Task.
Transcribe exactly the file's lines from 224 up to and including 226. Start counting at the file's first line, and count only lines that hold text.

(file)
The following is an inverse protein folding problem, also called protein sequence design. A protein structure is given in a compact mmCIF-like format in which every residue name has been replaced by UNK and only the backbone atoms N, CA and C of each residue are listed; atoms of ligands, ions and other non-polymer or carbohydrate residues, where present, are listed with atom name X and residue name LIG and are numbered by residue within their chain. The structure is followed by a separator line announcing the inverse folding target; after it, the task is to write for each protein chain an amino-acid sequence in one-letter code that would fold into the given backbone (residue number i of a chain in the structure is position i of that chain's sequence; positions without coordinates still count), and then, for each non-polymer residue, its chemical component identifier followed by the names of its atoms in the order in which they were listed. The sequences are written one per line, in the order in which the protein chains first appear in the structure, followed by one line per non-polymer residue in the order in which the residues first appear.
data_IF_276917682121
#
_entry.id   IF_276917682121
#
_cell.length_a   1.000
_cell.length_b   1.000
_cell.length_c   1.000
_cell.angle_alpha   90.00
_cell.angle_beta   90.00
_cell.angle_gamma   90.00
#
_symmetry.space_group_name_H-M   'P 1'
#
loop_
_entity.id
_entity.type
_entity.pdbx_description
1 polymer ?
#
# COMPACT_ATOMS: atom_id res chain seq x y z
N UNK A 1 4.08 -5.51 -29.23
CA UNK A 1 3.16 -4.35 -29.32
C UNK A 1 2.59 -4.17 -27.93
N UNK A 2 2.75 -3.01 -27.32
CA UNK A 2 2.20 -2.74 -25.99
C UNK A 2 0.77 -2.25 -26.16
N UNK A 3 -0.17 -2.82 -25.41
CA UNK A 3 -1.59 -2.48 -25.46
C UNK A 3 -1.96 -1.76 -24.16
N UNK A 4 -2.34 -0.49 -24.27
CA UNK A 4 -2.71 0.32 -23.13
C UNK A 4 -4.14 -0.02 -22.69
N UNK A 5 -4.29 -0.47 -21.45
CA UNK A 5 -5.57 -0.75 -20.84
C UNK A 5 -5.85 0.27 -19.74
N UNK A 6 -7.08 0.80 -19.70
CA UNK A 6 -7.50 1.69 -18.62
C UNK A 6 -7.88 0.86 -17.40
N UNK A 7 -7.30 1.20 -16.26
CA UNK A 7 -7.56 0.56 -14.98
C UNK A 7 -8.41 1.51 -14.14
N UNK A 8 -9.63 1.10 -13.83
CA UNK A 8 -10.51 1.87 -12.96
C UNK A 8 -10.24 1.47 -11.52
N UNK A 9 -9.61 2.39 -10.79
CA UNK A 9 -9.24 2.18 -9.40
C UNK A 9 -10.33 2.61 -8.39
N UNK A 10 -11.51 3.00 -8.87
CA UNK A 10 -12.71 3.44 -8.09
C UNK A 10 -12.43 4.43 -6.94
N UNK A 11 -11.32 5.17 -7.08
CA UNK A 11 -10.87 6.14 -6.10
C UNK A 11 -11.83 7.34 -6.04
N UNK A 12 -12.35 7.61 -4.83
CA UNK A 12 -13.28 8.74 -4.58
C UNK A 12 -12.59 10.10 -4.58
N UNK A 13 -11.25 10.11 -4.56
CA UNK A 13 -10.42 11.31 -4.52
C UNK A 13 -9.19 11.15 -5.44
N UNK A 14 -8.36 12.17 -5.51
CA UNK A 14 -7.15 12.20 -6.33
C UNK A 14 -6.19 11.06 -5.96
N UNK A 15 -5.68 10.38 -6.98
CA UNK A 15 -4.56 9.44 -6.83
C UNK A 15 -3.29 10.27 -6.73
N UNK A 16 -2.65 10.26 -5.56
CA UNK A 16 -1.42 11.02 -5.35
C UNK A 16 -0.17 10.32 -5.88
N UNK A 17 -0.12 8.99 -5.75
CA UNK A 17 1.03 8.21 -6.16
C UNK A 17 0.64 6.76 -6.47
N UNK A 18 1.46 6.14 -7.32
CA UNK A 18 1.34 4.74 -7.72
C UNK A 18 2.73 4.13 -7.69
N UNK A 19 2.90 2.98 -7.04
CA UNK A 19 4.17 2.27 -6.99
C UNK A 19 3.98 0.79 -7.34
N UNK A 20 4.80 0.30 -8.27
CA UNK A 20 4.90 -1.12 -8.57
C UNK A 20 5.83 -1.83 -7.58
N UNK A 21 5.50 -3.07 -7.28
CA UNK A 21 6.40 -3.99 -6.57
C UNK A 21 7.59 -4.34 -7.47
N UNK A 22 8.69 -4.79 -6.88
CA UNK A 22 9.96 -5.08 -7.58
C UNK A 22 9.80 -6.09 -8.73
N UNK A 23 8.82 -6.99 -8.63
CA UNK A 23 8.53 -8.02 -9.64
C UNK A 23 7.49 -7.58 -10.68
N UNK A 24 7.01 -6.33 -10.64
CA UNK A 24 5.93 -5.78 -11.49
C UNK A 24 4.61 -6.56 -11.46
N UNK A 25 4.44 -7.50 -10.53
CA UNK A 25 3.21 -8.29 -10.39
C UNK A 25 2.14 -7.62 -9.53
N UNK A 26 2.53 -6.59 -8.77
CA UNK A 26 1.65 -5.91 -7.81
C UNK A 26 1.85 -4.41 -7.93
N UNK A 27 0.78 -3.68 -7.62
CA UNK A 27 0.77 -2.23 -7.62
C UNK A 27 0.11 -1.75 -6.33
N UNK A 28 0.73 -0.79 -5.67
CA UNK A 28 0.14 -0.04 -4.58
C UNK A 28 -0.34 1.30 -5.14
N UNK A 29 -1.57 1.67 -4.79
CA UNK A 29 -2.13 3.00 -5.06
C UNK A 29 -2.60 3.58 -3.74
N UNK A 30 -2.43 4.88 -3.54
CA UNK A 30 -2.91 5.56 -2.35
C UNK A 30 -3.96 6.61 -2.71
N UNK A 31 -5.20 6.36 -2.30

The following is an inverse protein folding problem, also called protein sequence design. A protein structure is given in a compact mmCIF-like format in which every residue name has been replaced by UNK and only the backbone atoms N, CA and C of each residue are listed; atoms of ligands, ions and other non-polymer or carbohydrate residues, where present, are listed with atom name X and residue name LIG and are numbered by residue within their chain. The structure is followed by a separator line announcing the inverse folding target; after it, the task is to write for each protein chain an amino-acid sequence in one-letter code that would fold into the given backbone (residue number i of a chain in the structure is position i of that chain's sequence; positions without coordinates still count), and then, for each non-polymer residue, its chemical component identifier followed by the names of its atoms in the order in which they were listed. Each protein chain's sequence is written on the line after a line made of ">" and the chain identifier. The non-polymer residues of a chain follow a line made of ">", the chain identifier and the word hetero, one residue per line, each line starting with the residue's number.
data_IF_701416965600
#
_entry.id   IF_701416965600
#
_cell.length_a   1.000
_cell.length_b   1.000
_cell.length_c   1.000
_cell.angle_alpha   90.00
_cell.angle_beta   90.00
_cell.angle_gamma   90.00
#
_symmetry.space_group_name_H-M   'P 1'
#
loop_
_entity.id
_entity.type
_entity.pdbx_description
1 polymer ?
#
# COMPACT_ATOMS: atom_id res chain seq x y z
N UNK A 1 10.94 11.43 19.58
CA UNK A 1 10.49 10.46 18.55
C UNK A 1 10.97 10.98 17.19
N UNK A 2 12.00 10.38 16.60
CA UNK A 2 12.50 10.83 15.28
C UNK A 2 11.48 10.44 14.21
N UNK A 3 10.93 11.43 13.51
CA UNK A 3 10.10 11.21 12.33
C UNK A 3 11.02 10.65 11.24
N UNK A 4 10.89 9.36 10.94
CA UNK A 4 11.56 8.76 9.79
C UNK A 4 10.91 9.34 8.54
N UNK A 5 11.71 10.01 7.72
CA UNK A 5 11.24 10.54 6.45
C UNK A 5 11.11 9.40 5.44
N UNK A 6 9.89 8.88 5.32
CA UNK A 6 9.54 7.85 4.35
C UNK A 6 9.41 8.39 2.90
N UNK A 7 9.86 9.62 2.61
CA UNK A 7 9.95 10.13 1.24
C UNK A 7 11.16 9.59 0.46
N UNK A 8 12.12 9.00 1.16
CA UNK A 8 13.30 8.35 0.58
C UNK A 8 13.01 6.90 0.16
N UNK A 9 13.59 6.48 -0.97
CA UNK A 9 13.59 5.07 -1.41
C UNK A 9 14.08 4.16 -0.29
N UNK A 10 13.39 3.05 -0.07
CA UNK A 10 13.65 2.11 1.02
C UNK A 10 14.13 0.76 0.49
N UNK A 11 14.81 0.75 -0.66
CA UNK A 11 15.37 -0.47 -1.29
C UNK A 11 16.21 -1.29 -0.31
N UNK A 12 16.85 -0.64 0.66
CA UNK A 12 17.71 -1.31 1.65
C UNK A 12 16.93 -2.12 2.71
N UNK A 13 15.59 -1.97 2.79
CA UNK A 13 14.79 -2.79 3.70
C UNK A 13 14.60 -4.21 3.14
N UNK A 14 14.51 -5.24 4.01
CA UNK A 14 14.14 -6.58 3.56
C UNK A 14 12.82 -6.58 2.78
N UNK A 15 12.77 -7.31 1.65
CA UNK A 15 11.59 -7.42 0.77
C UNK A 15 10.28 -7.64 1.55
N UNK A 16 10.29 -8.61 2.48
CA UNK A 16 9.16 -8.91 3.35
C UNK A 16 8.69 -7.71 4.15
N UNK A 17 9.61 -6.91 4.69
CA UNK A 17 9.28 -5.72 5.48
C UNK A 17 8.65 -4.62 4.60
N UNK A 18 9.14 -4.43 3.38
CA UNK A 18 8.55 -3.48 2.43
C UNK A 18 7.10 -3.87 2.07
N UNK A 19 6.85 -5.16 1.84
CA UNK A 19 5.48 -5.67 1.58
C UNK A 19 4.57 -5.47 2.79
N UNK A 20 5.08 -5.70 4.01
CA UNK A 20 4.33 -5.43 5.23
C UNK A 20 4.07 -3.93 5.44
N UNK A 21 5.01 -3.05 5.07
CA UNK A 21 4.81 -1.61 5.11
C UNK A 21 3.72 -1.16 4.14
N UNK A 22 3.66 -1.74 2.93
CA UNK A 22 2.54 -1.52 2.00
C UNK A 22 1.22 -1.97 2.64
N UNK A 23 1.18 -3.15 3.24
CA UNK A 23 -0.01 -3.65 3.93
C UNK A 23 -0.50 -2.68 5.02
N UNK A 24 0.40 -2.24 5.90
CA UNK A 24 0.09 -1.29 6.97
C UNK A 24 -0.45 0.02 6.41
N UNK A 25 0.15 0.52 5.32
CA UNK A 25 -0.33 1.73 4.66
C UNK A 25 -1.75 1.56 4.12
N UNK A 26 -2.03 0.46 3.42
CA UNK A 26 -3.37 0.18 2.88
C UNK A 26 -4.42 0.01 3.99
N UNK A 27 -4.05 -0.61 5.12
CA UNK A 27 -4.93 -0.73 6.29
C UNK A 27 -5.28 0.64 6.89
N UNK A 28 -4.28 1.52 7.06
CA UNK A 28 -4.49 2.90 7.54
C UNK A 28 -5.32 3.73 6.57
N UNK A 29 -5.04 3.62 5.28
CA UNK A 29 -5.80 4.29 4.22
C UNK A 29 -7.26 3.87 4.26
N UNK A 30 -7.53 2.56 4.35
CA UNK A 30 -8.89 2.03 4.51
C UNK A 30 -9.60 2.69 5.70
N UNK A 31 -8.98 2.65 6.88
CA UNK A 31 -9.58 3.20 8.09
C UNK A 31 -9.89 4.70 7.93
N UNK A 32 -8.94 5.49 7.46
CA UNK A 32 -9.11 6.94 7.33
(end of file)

N UNK A 31 -8.98 2.65 6.88
CA UNK A 31 -9.58 3.20 8.09
C UNK A 31 -9.89 4.70 7.93